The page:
According to a study published in the Proceedings of the National Academy of Sciences (PNAS), researchers at Florida Atlantic University have discovered a way to reverse an autism-related pathway in genetically engineered mice by pharmacologically manipulating a brain-signaling pathway.
Using an investigational drug to target a brain-signaling pathway, scientists were able to normalize the disrupted physiology and behaviors of mice. Additionally, these effects were also observed in adult mice suggesting a possible therapeutic drug to treat adults with autism spectrum disorder (ASD).
Presently, no FDA-approved medications that improve the core symptoms of ASD are in existence. However, the research study may bring new hope in developing a drug based on a novel approach that targets an enzyme involved in stress and inflammation. The research was motivated by decades of studies on the mood-regulating hormone—serotonin which regulates many brain synapses that are the gaps between nerve cells.
Serotonin is dependent on another protein called serotonin transporter (SERT), which regulates the level of serotonin. Multiple studies show that changes in SERT expression and function may be implicated in neuropsychiatric disorders, such as ASD.
"We suspected that normally as serotonin signaling changes, neurons turn up or down the activity of this transporter keeping serotonin levels finely balanced," says Randy Blakely, Ph.D., senior author, executive director of FAU's Brain Institute. “We generated evidence for this idea using cultured cells that expressed SERT, but what these observations meant for the brain or brain disorders was unclear. Our years of studying SERT gave us a clue as to how to tone down SERT hyperactivity without eliminating the protein's normal function.”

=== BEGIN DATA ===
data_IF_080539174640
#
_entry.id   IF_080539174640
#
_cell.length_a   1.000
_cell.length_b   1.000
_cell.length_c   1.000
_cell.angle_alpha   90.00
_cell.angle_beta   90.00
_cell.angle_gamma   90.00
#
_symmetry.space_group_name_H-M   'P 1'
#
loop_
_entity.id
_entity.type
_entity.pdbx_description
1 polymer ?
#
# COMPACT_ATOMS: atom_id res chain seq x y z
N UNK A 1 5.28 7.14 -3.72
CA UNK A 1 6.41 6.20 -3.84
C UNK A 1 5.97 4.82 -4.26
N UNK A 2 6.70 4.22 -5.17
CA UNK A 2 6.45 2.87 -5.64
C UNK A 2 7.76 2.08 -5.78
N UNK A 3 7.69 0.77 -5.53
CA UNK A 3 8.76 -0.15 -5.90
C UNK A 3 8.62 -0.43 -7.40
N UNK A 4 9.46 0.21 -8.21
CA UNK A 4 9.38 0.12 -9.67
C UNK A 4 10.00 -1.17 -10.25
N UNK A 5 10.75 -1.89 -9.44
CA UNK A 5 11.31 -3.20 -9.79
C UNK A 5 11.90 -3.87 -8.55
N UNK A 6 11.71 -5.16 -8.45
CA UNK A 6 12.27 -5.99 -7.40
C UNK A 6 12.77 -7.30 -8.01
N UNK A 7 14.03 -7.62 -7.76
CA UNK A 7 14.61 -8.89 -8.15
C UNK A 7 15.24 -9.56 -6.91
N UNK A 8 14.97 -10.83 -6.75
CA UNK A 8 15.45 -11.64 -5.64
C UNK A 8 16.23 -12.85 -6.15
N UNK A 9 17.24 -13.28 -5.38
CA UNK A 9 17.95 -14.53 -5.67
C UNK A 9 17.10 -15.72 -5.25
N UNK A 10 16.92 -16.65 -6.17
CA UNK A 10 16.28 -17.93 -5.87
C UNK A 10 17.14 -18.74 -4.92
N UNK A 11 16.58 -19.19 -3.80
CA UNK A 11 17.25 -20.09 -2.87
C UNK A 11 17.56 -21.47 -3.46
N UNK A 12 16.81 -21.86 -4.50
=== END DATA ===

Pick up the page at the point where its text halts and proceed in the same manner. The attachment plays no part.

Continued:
Additionally, Blakely and research team previously discovered an enzyme that may serve as a key SERT regulator. The enzyme is called p38α MAPK and is well known to contribute to inflammatory responses. When researchers genetically engineered an Ala56 mutation into the genome of a mouse, observations were noted regarding where brain biochemistry, physiology and behavior—as predicted, SERT was found to be high by p38α MAPK. "The studies primarily told us that Ala56 wasn't a benign mutation and possibly that the mice might provide a testbed for developing novel serotoninergic medications," said Blakely.
Relatively rare, the SERT Ala56 mutation occurs in about 1 percent of the U.S. population. Despite the research on human studies that found the DNA change is related to traits of ASD, others who carried the mutation did not exhibit any symptoms of ASD. "We don't think the variant is a cause for ASD in many people; only in those where other genetic or environmental changes have occurred. The bigger message is that serotonin's role in brain disorders likely goes far beyond depression," said Blakely. "Even though the first connections between serotonin and ASD were made more than 50 years ago, how we might tap into these observations for potential treatments hasn't been clear. We think our study suggests a new direction for medication development, particularly if we can identify those patients where changes in brain serotonin make a difference."